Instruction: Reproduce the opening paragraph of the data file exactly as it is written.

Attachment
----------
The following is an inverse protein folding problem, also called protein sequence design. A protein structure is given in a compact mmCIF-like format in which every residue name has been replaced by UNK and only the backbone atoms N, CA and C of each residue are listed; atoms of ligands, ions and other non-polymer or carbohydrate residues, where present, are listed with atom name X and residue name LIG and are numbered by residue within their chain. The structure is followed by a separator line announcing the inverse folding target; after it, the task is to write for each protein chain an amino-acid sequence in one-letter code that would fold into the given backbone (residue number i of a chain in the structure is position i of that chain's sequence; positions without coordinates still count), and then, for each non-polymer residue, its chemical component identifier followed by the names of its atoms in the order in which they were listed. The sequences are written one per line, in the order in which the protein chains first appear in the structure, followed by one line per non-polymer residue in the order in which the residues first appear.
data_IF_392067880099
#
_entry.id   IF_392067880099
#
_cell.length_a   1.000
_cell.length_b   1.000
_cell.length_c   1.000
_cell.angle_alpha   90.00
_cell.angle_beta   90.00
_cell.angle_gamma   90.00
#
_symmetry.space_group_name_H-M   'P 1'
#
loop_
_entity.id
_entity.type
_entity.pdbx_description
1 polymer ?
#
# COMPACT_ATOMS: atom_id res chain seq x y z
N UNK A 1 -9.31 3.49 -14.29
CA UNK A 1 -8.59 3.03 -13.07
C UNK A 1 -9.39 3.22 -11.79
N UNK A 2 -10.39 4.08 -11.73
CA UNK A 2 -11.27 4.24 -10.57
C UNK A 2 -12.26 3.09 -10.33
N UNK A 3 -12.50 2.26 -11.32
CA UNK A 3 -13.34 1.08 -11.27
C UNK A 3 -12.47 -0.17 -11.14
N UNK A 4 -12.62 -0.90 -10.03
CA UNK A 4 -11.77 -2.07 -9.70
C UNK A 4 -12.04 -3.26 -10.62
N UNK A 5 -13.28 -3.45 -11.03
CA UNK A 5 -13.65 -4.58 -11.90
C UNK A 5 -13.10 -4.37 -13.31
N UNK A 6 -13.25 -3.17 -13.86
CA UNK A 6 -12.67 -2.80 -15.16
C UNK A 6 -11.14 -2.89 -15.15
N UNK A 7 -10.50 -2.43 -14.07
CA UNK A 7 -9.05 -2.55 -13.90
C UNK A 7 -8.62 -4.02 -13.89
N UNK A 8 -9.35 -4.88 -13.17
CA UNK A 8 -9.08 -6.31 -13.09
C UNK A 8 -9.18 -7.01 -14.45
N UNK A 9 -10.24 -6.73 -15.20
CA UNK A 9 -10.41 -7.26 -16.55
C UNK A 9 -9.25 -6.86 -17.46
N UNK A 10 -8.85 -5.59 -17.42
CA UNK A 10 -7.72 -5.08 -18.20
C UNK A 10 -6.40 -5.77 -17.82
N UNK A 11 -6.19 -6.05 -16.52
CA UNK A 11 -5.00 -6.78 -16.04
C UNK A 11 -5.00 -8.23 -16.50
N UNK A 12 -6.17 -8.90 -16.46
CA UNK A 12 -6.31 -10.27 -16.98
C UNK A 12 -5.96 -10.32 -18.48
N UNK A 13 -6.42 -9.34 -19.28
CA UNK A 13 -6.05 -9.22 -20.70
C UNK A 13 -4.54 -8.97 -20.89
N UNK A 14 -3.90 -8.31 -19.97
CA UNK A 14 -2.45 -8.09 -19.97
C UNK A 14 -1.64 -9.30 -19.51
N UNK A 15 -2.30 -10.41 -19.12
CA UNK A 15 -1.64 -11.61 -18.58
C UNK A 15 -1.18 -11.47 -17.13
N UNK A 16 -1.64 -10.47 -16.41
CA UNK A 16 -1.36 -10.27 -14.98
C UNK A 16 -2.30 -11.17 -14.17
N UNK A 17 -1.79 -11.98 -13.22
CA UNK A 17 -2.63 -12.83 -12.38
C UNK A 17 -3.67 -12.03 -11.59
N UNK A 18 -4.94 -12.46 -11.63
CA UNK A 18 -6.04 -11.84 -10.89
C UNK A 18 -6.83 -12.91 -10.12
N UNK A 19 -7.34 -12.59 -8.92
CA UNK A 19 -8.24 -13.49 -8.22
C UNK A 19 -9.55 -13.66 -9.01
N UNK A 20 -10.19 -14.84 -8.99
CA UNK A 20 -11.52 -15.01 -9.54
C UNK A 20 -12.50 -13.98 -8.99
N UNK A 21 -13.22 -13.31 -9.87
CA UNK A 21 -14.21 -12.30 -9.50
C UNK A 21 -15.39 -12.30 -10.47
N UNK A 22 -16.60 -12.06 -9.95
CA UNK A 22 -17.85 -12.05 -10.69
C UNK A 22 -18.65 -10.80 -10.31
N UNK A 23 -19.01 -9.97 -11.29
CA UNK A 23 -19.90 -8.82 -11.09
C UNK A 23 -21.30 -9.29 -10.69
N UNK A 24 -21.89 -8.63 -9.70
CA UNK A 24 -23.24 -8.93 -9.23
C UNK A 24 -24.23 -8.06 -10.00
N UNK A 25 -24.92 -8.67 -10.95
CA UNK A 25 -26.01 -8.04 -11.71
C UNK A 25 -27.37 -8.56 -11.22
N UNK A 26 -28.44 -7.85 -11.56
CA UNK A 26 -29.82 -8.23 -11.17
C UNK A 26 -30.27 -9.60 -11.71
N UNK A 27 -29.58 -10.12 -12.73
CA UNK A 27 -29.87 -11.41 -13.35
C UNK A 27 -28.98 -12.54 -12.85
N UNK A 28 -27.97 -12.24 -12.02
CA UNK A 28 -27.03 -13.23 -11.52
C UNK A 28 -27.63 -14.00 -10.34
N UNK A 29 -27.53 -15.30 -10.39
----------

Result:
The following is an inverse protein folding problem, also called protein sequence design. A protein structure is given in a compact mmCIF-like format in which every residue name has been replaced by UNK and only the backbone atoms N, CA and C of each residue are listed; atoms of ligands, ions and other non-polymer or carbohydrate residues, where present, are listed with atom name X and residue name LIG and are numbered by residue within their chain. The structure is followed by a separator line announcing the inverse folding target; after it, the task is to write for each protein chain an amino-acid sequence in one-letter code that would fold into the given backbone (residue number i of a chain in the structure is position i of that chain's sequence; positions without coordinates still count), and then, for each non-polymer residue, its chemical component identifier followed by the names of its atoms in the order in which they were listed. The sequences are written one per line, in the order in which the protein chains first appear in the structure, followed by one line per non-polymer residue in the order in which the residues first appear.